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PCB design can reduce the unnecessary cost of troubleshooting and rework. In the PCB design, transient voltage suppressor (TVS) diode is used to inhibit direct charge injection caused by ESD discharge, so it is more important to overcome EMI electromagnetic field effect caused by discharge current. This article will provide PCB design guidelines that can optimize ESD protection.

Circuit loop:

 

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(Figure 1)

Current is induced into circuit loops that are closed and have varying magnetic flux. The amplitude of the current should be proportional to the area of the loop, that is to say, the area of the loop must be reduced because the larger loop contains more magnetic flux, which induces a stronger current in the circuit. The most common loop is shown in figure 1, which is formed by power supply and ground wire. Where possible, a multilayer PCB design with a power source and an interface layer can be used. The multilayer circuit board not only minimizes the loop area between power supply and ground, but also reduces the high-frequency EMI electromagnetic field generated by ESD pulse. If the multilayer circuit board cannot be used, the wire used for power and grounding must be connected to a grid as shown in figure 2.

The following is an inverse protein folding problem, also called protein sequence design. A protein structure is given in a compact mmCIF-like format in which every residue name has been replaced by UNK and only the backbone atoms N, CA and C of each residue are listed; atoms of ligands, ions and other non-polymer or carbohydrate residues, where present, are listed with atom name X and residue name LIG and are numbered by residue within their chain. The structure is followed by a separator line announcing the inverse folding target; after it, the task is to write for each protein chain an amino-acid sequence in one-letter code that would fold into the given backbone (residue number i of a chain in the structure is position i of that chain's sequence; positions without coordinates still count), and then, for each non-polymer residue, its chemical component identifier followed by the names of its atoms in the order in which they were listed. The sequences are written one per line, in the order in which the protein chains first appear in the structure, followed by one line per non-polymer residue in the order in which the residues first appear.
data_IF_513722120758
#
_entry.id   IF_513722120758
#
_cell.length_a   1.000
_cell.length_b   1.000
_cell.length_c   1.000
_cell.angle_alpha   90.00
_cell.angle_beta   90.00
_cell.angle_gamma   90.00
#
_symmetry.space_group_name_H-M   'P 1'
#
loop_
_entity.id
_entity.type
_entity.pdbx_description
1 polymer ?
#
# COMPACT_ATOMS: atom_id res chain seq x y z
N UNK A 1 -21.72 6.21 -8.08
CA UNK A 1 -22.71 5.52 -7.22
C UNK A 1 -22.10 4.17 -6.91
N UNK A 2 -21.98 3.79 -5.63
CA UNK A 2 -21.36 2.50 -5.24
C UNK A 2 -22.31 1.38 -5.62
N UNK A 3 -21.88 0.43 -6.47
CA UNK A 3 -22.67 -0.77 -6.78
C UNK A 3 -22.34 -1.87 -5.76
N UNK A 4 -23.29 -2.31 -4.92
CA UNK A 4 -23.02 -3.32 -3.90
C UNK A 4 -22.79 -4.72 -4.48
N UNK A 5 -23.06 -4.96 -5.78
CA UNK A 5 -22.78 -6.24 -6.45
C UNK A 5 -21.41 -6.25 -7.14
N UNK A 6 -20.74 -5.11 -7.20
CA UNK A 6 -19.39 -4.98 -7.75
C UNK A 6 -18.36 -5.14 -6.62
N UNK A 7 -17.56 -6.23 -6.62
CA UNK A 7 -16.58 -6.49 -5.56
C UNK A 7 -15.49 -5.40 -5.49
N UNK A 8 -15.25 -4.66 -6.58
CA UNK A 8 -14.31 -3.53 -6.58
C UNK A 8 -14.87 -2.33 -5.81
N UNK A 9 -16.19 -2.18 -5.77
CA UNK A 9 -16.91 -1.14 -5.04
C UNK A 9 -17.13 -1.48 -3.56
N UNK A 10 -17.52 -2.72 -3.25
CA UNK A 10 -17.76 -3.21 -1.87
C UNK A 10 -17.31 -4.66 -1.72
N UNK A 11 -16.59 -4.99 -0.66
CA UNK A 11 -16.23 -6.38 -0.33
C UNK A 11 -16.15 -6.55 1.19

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(Figure 2)

 

 

Grid connection can play the role of power supply and ground layer. The printing lines of each layer are connected with via holes and the spacing of the connection between via holes should be within 6 cm in each direction. In addition, when wiring, the power supply and the grounding printed wires as close as possible can also reduce the area of the loop, as shown in figure 3:

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(Figure 3)

Another way to reduce loop area and induced current is to reduce parallel pathways between interconnected devices, as shown in figure 4.